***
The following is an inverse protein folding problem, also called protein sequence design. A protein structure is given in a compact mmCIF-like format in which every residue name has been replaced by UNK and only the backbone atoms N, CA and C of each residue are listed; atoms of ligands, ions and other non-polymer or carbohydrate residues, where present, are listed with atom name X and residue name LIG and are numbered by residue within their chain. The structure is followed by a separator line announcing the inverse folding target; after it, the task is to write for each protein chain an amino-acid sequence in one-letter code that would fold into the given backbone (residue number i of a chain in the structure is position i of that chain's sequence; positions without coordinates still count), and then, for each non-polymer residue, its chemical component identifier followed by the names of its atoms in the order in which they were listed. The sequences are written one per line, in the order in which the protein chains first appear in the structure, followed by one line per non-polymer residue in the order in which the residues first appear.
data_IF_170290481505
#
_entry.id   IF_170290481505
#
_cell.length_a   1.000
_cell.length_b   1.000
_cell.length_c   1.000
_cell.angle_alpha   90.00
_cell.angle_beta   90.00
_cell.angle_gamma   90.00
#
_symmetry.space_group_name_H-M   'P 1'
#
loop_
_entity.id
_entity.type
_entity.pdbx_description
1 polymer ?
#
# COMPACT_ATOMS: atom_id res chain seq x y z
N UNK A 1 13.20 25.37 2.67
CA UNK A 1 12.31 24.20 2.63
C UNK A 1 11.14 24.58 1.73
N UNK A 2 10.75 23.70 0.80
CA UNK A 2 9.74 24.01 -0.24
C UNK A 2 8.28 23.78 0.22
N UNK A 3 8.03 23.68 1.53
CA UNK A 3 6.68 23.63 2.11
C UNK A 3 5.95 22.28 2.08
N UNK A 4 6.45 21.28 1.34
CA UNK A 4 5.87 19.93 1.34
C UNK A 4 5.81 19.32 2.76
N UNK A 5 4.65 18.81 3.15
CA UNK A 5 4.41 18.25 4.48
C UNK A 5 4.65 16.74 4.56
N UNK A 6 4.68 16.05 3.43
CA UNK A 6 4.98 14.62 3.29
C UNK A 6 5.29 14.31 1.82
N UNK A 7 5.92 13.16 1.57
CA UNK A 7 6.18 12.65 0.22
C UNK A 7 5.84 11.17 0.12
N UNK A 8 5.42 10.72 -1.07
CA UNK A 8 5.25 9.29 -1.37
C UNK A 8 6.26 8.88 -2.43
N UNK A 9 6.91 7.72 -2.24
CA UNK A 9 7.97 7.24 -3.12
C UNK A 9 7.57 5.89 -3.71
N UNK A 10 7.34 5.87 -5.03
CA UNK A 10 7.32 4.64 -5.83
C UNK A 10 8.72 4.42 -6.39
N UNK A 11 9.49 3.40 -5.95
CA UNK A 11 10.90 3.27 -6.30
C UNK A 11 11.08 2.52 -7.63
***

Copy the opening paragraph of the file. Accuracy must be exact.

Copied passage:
The following is an inverse protein folding problem, also called protein sequence design. A protein structure is given in a compact mmCIF-like format in which every residue name has been replaced by UNK and only the backbone atoms N, CA and C of each residue are listed; atoms of ligands, ions and other non-polymer or carbohydrate residues, where present, are listed with atom name X and residue name LIG and are numbered by residue within their chain. The structure is followed by a separator line announcing the inverse folding target; after it, the task is to write for each protein chain an amino-acid sequence in one-letter code that would fold into the given backbone (residue number i of a chain in the structure is position i of that chain's sequence; positions without coordinates still count), and then, for each non-polymer residue, its chemical component identifier followed by the names of its atoms in the order in which they were listed. The sequences are written one per line, in the order in which the protein chains first appear in the structure, followed by one line per non-polymer residue in the order in which the residues first appear.